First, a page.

Coursera is an education technology born out of the practice of teaching. Cofounders Koller and Ng are Stanford computer science professors. Last fall, they developed what would become Coursera as Stanford’s first online education platform. It offered two computer science classes online. 200,000 people enrolled. By this spring semester, over one million students around the world have enrolled in more of these courses.
College at Scale
Some of Coursera‘s new courses:
- Internet Technology and History – University of Michigan
- Networked Life – University of Pennsylvania
- A History of the World Since 1300 – Princeton University
- Fantasy and Science Fiction: The Human Mind, Our Modern World – University of Michigan
- Listening to World Music – University of Pennsylvania
- Introduction to Genome Science – University of Pennsylvania
- Cryptography – Stanford University
- Machine Learning – Stanford University
- Computer Vision – University of California, Berkeley
- Design and Analysis of Algorithms I – Stanford University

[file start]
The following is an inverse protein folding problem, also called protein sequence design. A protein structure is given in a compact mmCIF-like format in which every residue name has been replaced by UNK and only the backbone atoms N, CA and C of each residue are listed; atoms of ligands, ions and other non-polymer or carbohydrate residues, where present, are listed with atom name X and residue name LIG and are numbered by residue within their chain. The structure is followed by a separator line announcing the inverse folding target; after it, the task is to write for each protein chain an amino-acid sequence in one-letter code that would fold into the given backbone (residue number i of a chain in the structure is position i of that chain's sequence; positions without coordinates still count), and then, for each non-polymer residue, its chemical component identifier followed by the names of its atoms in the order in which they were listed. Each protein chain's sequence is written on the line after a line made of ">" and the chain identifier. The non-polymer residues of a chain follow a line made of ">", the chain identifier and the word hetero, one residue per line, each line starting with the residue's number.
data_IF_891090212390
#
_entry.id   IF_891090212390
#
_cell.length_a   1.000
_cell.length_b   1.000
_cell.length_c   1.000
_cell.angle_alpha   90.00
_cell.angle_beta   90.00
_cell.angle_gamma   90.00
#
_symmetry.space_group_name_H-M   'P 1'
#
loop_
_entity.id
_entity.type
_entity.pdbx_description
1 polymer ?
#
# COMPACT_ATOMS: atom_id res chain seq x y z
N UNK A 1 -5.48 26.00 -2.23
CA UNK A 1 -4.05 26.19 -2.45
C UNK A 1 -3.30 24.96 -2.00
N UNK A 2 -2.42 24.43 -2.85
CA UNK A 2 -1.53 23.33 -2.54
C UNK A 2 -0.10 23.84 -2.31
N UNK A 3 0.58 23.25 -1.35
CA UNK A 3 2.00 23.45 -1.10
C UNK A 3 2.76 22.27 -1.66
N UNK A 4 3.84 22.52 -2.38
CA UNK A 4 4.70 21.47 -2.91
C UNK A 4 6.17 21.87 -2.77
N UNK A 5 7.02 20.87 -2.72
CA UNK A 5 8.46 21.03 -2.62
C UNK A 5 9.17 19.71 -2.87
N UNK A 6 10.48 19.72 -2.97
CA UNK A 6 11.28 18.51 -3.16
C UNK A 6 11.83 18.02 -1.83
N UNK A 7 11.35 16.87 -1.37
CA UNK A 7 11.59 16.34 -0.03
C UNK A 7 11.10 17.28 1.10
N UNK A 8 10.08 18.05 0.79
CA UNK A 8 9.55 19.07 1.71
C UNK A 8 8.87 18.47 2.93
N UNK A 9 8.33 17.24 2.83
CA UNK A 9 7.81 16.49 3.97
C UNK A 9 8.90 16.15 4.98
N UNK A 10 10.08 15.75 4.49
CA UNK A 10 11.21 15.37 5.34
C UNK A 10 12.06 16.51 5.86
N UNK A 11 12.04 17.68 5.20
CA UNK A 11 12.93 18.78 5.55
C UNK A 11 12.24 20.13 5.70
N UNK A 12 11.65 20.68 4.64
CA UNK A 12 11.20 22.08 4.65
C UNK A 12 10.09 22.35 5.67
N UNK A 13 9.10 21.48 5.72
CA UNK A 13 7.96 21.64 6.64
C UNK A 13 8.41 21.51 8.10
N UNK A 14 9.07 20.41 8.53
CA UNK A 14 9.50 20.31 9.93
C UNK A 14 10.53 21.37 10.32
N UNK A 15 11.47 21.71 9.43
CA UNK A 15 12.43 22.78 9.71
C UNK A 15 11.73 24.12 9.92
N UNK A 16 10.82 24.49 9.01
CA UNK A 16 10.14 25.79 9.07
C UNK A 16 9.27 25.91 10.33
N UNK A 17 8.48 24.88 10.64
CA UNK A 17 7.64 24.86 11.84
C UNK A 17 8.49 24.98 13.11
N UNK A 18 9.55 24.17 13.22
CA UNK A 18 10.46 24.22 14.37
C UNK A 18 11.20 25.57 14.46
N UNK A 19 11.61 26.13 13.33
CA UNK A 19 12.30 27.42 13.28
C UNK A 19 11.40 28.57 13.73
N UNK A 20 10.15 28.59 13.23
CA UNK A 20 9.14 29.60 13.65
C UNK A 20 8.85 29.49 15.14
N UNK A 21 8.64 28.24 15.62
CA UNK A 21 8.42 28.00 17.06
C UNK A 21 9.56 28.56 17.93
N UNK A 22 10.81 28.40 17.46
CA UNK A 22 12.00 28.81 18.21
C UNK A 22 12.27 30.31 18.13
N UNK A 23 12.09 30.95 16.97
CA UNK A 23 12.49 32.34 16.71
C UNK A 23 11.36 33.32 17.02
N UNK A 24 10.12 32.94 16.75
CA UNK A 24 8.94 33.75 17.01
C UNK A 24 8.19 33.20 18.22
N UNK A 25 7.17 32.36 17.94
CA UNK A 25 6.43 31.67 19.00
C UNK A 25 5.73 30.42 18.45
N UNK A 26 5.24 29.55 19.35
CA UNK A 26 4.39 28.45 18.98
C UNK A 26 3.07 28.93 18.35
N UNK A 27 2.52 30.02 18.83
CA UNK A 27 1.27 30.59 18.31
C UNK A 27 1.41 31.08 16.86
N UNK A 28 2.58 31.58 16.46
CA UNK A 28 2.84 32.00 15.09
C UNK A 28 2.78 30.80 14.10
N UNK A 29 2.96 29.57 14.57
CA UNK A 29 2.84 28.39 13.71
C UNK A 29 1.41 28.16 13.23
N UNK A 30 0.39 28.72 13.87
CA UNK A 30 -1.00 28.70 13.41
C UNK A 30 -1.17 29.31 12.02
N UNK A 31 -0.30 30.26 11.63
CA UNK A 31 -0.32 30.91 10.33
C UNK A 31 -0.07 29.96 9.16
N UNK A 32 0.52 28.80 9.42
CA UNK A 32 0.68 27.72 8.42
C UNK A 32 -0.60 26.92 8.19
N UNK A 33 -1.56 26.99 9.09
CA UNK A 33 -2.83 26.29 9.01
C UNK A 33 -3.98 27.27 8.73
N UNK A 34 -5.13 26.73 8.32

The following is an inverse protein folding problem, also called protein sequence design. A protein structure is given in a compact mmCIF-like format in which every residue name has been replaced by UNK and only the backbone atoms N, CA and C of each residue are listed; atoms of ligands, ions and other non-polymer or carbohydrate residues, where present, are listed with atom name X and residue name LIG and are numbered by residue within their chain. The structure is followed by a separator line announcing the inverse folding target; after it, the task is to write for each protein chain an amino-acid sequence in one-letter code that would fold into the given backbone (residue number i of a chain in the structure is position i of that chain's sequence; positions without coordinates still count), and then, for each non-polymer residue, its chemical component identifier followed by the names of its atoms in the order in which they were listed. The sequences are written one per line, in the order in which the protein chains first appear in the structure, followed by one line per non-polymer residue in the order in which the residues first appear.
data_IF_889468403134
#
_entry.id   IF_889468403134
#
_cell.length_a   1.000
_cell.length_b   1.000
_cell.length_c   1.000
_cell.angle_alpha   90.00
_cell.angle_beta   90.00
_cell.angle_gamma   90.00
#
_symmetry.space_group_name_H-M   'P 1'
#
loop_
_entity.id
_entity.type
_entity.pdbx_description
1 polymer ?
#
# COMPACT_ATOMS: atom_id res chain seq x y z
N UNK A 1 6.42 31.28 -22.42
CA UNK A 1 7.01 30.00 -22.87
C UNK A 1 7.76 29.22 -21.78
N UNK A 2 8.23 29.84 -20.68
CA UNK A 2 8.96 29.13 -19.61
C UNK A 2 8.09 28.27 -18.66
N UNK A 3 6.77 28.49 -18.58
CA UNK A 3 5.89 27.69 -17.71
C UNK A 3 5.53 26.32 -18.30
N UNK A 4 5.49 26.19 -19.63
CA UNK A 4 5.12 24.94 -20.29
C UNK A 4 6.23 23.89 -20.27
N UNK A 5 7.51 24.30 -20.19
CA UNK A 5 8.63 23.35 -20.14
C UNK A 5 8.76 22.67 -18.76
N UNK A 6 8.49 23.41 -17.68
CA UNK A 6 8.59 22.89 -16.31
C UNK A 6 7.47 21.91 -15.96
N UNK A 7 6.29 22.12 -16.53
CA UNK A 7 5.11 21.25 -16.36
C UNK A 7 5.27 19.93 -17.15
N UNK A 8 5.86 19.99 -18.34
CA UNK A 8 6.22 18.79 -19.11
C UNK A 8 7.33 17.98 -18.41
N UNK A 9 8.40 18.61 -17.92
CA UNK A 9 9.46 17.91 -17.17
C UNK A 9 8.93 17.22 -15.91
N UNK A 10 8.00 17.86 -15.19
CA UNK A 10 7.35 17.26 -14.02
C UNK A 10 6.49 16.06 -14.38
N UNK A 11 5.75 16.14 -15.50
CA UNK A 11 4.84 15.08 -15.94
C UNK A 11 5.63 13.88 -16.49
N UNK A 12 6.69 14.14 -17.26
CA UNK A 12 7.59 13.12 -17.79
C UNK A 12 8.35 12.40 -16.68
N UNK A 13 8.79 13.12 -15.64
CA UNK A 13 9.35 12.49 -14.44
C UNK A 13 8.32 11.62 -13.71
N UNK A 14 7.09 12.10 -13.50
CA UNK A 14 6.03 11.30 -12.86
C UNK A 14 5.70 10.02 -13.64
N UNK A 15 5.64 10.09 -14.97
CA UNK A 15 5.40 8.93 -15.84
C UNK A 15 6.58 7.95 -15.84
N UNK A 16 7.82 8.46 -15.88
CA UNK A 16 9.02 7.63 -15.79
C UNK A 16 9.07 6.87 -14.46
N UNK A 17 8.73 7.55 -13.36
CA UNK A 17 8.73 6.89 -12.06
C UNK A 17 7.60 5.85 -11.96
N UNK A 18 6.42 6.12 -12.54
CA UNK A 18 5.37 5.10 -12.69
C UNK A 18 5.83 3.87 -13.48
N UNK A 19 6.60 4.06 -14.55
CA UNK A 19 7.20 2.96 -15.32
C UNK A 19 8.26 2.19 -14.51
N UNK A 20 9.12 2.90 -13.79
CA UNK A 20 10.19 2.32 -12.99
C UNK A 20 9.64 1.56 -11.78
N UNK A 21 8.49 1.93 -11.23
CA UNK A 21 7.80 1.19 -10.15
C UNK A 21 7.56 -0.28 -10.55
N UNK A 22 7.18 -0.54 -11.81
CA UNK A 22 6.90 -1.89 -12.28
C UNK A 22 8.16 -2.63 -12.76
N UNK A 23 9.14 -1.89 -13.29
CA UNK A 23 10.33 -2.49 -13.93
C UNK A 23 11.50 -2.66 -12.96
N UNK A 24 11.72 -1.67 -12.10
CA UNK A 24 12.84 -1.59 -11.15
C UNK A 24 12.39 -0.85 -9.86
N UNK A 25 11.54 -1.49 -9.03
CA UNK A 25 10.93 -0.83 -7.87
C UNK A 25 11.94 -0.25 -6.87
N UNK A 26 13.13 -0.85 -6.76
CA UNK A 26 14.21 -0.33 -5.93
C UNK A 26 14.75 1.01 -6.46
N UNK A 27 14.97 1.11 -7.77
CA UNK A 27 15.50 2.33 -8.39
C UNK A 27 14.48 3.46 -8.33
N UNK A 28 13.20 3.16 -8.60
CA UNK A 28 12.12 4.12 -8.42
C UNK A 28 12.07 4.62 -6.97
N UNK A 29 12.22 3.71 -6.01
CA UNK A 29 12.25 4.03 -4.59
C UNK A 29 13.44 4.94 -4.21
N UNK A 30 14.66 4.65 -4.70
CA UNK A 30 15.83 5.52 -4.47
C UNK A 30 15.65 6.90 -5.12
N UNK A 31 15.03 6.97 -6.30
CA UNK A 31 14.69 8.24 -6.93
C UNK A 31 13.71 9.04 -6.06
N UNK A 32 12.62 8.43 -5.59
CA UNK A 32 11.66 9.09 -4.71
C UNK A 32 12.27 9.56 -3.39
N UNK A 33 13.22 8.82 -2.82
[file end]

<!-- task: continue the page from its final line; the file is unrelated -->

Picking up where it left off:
- Software Engineering for SaaS – University of California, Berkeley
The lecture is just one piece of a Coursera course, and it’s not the most important. The two essential elements are peer grading of assignments and the class forum. These present the technical challenge to delivering a meaningful classroom experience at Internet scale.
The Coursera grading technology is good at crunching structured output. It was easier when the courses were focused on computer science and engineering because student work could be easily tested and quantified. But for this launch, Coursera has figured out how to implement its technology for humanities courses as well using peer grading.
The professor comes up with a grading rubric for an assignment and gives it to students – after they submit their work – along with practice grading exercises. Once the students have completed the training, they’re qualified to grade each other. The process uses theory from crowdsourcing technology like Amazon Mechanical Turk.
Coursera has demonstrated that its peer grading can be about as accurate as your typical university teaching assistant. But unlike the T.A., it can grade 200,000 papers.